Review by Cait Mullen McDonagh
In painstaking detail, O’Hara chronicles his childhood growing up in Derry in the 1960s. His telling of the mundane routines of primary school and mates stands out in sharp contrast to his description of civil rights marches, rioting, police brutality, bombs and death that were equally a part of his childhood.
O’Hara is self-described as an active independent Irish Socialist activist and musician, born into a sectarian statelet in the Northwest of Ireland. But what this book demonstrates is that more than anything, he is a survivor.
O’Hara gives the reader a birdseye view into his youth which was full of love of family and music, in a world that surrounded him with violence, sectarian hate, cruelty, and uncertainty.
The Family pub — the only source of income — blown up. Civil rights marches turned bloody. Brothers interned. Factions of freedom fighters warring against each other, as viciously as against their common enemy, the British Army. Phrases like “I was picked up over 100 times, so I was well used to it” pepper the book with repeated traumas endured with resignation.
In a style reminiscent of Gerry Conlon’s description of his father’s death in prison in "In The Name of the Father," O’Hara writes about the anguish of being in prison with his brother Patsy when Patsy died on Hunger Strike. The physical and emotional abuse he describes is almost beyond comprehension. Yet somehow, O’Hara is able to face his demons, and look back critically not only at what was done to him, but also at the choices he made in response.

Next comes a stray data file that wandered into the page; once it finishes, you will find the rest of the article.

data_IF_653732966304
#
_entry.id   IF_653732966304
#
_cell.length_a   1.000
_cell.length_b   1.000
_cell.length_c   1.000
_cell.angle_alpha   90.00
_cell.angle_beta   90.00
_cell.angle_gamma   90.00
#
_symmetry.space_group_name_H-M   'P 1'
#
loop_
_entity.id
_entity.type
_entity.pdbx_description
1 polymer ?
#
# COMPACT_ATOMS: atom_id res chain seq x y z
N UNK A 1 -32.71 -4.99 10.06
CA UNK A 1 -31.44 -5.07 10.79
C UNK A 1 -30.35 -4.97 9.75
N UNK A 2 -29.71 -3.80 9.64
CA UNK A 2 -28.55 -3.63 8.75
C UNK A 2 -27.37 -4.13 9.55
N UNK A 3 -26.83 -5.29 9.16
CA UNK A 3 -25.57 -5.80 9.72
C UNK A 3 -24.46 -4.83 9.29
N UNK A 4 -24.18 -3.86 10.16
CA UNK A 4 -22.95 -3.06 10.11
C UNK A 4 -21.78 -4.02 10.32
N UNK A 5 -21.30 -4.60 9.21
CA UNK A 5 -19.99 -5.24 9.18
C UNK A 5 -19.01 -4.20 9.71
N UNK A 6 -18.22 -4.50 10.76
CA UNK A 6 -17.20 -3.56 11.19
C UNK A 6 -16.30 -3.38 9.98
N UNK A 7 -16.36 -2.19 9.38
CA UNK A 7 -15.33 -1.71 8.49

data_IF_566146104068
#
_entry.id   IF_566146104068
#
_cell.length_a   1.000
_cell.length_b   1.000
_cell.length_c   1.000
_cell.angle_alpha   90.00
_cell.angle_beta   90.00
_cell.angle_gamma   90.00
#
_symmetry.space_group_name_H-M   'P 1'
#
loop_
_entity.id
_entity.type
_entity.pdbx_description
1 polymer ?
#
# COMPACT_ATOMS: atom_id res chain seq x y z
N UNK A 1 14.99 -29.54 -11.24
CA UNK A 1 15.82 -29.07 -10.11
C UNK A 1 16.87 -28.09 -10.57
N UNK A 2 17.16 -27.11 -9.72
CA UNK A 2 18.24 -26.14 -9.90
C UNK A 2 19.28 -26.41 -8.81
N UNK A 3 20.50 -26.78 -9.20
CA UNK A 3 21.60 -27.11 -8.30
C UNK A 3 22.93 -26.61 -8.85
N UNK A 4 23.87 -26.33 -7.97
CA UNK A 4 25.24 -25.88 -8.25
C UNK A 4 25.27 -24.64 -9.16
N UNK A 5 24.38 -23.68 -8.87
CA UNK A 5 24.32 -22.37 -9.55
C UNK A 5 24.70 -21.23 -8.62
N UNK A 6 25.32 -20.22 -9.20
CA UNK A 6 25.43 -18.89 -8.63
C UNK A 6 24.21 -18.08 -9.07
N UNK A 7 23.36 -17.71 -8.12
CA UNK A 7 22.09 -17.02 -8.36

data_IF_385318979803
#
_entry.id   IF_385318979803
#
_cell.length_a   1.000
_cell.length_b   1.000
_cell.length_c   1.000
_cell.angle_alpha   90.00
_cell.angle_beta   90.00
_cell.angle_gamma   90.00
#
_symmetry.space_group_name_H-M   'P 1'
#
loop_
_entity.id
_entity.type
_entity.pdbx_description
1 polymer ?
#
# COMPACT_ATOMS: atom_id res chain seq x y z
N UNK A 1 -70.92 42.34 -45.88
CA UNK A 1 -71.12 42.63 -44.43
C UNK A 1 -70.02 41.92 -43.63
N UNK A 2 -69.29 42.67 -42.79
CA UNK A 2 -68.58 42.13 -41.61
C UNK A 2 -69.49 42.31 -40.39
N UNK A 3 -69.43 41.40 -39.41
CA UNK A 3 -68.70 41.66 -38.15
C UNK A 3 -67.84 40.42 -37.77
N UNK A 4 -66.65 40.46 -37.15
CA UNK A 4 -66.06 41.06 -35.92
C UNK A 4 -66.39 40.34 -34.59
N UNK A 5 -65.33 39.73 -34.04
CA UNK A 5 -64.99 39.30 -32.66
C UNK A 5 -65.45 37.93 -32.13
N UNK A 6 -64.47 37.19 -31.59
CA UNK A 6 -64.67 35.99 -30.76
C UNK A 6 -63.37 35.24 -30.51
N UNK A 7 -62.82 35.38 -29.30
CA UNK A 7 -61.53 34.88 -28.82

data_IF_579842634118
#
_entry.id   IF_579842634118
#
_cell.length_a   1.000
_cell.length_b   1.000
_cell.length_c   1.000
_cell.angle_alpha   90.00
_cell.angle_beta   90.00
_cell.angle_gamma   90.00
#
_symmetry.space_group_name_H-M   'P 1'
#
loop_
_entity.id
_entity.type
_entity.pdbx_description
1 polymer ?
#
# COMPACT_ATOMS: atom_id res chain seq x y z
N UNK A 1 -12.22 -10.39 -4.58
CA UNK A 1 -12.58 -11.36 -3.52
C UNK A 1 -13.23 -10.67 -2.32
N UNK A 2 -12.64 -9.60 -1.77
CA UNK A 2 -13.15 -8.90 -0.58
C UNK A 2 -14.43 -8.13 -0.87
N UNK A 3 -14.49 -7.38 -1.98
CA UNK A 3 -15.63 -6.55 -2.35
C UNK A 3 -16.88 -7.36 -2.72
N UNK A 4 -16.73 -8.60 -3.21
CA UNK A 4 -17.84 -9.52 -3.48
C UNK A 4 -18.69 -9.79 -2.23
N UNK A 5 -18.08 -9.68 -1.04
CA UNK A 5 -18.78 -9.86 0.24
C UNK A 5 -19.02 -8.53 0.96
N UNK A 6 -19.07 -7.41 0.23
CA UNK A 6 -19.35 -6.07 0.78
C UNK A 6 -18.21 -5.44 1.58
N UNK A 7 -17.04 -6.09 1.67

Was the armed struggle worth it? Was the cost of his brother and the other hunger strikers' deaths too high? What kind of world does he want to live in?
In detail-laden prose, O’Hara gives the reader a glimpse into what life was like in Derry, from an almost unbiased, clinical perspective. There is a sense of inevitability throughout the book; that the time in history that Tony was born into made his involvement in armed struggle a pre-destined choice.
But what he has accomplished after coming through the other side is what is most impressive. Tony has devoted his life to working to end homelessness. Ever grateful for the shared humanity that music brings, O'Hara uses his musical talents to raise funds and has created several programs to provide basic needs for people in need.
His view of the world he wants to live in guides him in his work to eliminate the root causes of poverty and the scourge of homelessness, staying true on his path to social justice, championing the cause of Irish Freedom through peaceful means.
From O'Hara's point of view, "Let the Music Lead the Way."